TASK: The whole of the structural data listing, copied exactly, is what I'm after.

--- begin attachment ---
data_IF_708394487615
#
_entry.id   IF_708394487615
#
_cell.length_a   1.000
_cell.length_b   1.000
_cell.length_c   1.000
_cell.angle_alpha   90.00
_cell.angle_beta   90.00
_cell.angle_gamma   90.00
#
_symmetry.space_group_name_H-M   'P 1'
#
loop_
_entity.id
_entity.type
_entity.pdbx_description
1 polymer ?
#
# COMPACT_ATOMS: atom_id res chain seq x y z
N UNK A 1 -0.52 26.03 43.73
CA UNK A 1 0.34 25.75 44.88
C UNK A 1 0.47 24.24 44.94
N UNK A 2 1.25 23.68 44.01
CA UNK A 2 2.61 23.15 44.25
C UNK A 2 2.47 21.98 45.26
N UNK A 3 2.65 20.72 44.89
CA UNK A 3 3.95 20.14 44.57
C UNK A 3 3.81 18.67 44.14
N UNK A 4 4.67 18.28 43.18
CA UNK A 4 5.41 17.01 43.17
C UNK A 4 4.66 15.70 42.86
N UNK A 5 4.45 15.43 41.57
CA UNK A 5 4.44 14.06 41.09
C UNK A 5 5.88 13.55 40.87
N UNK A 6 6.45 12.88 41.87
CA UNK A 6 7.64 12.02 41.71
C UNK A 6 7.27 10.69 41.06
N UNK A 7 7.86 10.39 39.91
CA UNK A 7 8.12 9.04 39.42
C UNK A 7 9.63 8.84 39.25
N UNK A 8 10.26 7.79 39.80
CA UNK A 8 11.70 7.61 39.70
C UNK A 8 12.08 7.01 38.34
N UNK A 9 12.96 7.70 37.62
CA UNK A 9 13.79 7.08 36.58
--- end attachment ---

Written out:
data_IF_708394487615
#
_entry.id   IF_708394487615
#
_cell.length_a   1.000
_cell.length_b   1.000
_cell.length_c   1.000
_cell.angle_alpha   90.00
_cell.angle_beta   90.00
_cell.angle_gamma   90.00
#
_symmetry.space_group_name_H-M   'P 1'
#
loop_
_entity.id
_entity.type
_entity.pdbx_description
1 polymer ?
#
# COMPACT_ATOMS: atom_id res chain seq x y z
N UNK A 1 -0.52 26.03 43.73
CA UNK A 1 0.34 25.75 44.88
C UNK A 1 0.47 24.24 44.94
N UNK A 2 1.25 23.68 44.01
CA UNK A 2 2.61 23.15 44.25
C UNK A 2 2.47 21.98 45.26
N UNK A 3 2.65 20.72 44.89
CA UNK A 3 3.95 20.14 44.57
C UNK A 3 3.81 18.67 44.14
N UNK A 4 4.67 18.28 43.18
CA UNK A 4 5.41 17.01 43.17
C UNK A 4 4.66 15.70 42.86
N UNK A 5 4.45 15.43 41.57
CA UNK A 5 4.44 14.06 41.09
C UNK A 5 5.88 13.55 40.87
N UNK A 6 6.45 12.88 41.87
CA UNK A 6 7.64 12.02 41.71
C UNK A 6 7.27 10.69 41.06
N UNK A 7 7.86 10.39 39.91
CA UNK A 7 8.12 9.04 39.42
C UNK A 7 9.63 8.84 39.25
N UNK A 8 10.26 7.79 39.80
CA UNK A 8 11.70 7.61 39.70
C UNK A 8 12.08 7.01 38.34
N UNK A 9 12.96 7.70 37.62
CA UNK A 9 13.79 7.08 36.58